It did not even say the minimal words “we disagree with Netanyahu” — words which themselves would have been grossly inadequate under the circumstances. Instead, it used the mealy-mouthed words “we also believe that….” It seems that the bar has been so lowered by AIPAC’s unwillingness to call out egregious and undemocratic actions by today’s Israeli government, that even this insipid circumvention of the clear need to disagree counts in the public mind as condemnation.

So we must ask, what of AIPAC’s stated mission to further American-Israeli relations and the integrity and security of Israel? Where is the severe criticism of a prime minister who is step by step undermining everything that Zionism is supposed to be about — including being part of the world rather than isolated from it, allowing Judaism to flourish in all its forms, not enshrining the backward-looking religious bigotry of the rabbinic establishment, etc. etc.

Where is the fear — that we all should have, and I certainly do — that this dark partnership between America’s and Israel’s current leaders will severely damage Israel’s welfare in ways we have not yet seen or imagined?

Above all, where is the T’shuvah that AIPAC owes the Jewish people for having apologized for, enabled, honored, and stood at the side of this “troubler of his own house” whom we are constrained to call “Prime Minister”?

I may be forced to call him Prime Minister, but I am not forced to honor and defend him as a guardian of Jewish honor and security as he troubles the Israel-U.S. alliance. And neither is AIPAC.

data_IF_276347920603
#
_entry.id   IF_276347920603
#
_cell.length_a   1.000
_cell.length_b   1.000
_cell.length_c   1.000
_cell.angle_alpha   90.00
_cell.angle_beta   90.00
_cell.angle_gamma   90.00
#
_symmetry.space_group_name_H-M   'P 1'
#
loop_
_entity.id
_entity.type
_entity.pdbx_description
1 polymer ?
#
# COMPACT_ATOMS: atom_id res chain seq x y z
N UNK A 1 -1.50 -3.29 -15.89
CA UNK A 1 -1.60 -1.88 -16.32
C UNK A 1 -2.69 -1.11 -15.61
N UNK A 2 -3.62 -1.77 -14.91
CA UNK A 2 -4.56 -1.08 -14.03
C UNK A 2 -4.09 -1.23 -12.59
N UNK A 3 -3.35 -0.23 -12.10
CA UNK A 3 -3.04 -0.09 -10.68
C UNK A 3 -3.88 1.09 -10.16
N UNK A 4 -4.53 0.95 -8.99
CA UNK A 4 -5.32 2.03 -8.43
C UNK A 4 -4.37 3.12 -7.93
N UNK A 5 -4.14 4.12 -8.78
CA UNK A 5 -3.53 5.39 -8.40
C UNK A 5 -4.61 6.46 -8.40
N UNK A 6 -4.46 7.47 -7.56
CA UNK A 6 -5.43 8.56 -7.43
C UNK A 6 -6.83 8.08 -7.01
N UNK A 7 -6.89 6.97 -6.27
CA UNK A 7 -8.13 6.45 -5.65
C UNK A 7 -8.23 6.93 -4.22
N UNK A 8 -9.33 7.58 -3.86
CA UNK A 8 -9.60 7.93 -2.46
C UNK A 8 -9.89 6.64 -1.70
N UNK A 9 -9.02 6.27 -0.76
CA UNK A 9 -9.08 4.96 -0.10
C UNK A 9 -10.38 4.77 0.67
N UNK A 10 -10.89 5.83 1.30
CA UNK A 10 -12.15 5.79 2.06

In the same way many of us are insisting in this country that the Attorney General is supposed to be representing the interests of the U.S., and not those of Donald Trump, AIPAC needs to understand that it is here to promote the American-Israeli alliance, and not to bow to the whims of Benjamin Netanyahu.

AIPAC will still try to insist that in its tweeted statement it took exception to what Netanyahu did. But it actually did not. It made a general statement about its beliefs about congressional access to Israel, but it never criticized the man and the government that crossed that line.

I don’t like many of Omar’s and Tlaib’s views either. But who is posing the real danger to Israel in this case? Two first year Congresswomen visiting Israel is not an existential threat. Except, that is, to people who do not really believe in democracy and who don’t really care a fig about American public opinion, including the opinions of passionate, Zionist, American Jews like me. Such people are, in actual fact, the serious existential threat.

This was the latest culmination of several years of what I would call “mission-distortion” or just “mission-neglect.” I hope that maybe, just maybe, there will be some long overdue soul-searching in AIPAC’s corridors.

I, for my part, will no longer be very silent about these things. Too much is at stake for those of us who love both of these cherished countries, which are today being hijacked before our eyes by the worst elements imaginable.

And I hope that rabbis who care about what is happening to Israel and to its alliances will summon AIPAC back to its rightful calling.

Rabbi Gordon Tucker is the Senior Rabbi Emeritus of the Temple Israel Center in White Plains, New York.